✦The median practice crown fee is still five to six times the lab fee’s charge for making the crown. Many “cosmetic” practices are facing a profit squeeze because they are paying $250+ per unit, yet they are charging the patient less than $1,000 for the service. So, their multiple is four times the lab charge for the crown or less.
✦While it is exciting to see a high utilization of 401(k) plans, it is distressing to see such a high use of SIMPLE or SEP plans. Such plans are inexpensive initially, but the SIMPLE plan limits how much you can contribute each year. While fine for a new practice, the lower limits are not sufficient to fund your retirement in the long run. The SEP plan does allow you to put in about $40,000, but that kind of plan often has very high staff costs. You should consult with a retirement plan advisor to be sure you have the best plan for your practice. Ask if a “cross-tested” type of plan may be suitable for you.
✦The debate continues about the efficacy of staff bonus plans. I think bonus plans designed strictly to create a change in behavior are probably doomed. These are the types of plans that have generated the most complaints about being ineffective. On the other hand, a bonus that is thought of as a “thank you” or as a way to share the practice’s success, is worthwhile to me. Obviously, I can’t tell which motive is behind the bonus plans of our survey respondents, but it is good to see more than two-thirds of the offices have a plan.
✦I am pleased to see that most plans are based on either production, collections, or both. While a plan based on net profit is conceptually sound, there is often too much room for manipulation or misunderstandings. As a result, these plans are not as simple to implement in a fair manner.
✦As expected, a very large percentage of offices pay for health insurance for full-time employees. There is no easy solution to the rising cost of insurance, and respondents are paying $250 to $300 per month for each covered employee.
✦The percentage of respondents paying for insurance for dependents is much lower, of course, but that figure does rise as the town gets smaller.
✦Vacation policy seems about the same, regardless of town size, and three weeks is the most that the majority of practices offer.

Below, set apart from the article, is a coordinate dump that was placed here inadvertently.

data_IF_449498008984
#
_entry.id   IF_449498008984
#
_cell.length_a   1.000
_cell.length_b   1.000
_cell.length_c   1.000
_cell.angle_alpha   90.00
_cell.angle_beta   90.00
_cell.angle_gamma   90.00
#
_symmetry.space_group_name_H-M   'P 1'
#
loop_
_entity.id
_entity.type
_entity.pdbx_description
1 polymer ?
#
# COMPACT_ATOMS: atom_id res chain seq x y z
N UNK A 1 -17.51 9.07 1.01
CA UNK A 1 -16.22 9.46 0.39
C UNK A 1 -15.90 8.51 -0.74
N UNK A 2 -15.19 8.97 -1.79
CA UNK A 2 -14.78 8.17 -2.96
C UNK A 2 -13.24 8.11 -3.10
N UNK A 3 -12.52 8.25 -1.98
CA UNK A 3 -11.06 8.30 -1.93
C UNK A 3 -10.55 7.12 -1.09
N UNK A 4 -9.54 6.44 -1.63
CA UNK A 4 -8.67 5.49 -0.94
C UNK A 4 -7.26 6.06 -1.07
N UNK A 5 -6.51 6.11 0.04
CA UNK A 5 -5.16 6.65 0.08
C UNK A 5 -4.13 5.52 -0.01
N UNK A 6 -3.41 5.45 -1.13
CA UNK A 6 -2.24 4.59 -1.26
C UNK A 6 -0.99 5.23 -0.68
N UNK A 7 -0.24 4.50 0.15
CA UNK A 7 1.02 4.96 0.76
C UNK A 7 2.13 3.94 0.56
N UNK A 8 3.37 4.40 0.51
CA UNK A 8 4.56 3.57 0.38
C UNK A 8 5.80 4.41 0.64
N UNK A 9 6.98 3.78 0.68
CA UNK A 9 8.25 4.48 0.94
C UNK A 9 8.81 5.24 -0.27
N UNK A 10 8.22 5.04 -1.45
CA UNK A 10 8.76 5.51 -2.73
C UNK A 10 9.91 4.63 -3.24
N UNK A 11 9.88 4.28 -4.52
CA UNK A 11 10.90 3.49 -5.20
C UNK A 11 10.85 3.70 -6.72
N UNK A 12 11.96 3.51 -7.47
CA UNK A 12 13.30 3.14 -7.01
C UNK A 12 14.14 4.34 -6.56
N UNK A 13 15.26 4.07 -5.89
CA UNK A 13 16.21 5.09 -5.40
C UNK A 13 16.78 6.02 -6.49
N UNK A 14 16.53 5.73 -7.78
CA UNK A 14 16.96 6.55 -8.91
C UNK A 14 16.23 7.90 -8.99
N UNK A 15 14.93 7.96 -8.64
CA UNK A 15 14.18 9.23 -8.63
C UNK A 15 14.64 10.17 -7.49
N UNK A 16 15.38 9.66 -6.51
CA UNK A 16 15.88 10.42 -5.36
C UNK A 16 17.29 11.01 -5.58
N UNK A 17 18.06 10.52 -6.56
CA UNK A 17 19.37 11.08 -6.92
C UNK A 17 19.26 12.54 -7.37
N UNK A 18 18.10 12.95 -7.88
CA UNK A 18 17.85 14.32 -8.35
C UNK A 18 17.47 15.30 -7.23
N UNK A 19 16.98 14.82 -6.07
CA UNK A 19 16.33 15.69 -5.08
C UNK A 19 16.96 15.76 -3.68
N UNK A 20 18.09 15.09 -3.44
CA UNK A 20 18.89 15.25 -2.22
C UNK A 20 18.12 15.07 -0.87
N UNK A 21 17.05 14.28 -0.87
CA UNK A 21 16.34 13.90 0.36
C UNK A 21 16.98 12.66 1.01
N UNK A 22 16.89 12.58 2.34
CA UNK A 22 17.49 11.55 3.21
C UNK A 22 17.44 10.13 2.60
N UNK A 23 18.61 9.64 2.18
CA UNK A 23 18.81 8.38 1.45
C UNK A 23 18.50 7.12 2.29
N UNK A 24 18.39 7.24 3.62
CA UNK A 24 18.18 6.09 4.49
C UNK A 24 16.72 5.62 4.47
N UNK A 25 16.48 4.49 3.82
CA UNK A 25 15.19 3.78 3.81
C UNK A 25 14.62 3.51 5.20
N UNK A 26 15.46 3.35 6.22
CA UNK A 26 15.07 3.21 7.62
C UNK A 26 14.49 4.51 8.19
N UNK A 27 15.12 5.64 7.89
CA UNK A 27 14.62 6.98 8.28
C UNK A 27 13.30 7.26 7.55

✦I am encouraged that a majority of offices use the “well pay” approach to sick days. That means that an employee will be paid for, say, five extra days at the end of the year if they are not out sick. If they are out sick, then those days are deducted from the well pay days. So, they are taking money out of their own pockets. On the other hand, it is well worth it for you to guarantee them extra pay if they are not off sick. It would cost you a lot more than that to replace them with temps. If you offer a certain number of sick days off with pay instead, then you are encouraging them to take time off rather than “waste” their sick days.
✦Comparing the “Selected Fees” for this year with those same procedures in 2004, I come up with an average increase of 5.8 percent. Again, this should be kept in perspective, because we are not assured that the same offices responded this year. So, we are not truly comparing apples to apples. Still, such an increase seems consistent with my own observations.
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Rick Willeford, MBA, CPA, CFP®, is president of Willeford Haile & Associates, CPA, PC, and Willeford CPA Wealth Advisors, LLC. As a fee-only advisor, he has specialized in providing financial, tax, and transition strategies for dentists since 1975. Willeford is the president of the Academy of Dental CPAs, an associate member of AADPA, and a member of Speakers and Consultants Network. Contact him by phone at (770) 552-8500, or by e-mail at firstname.lastname@example.org.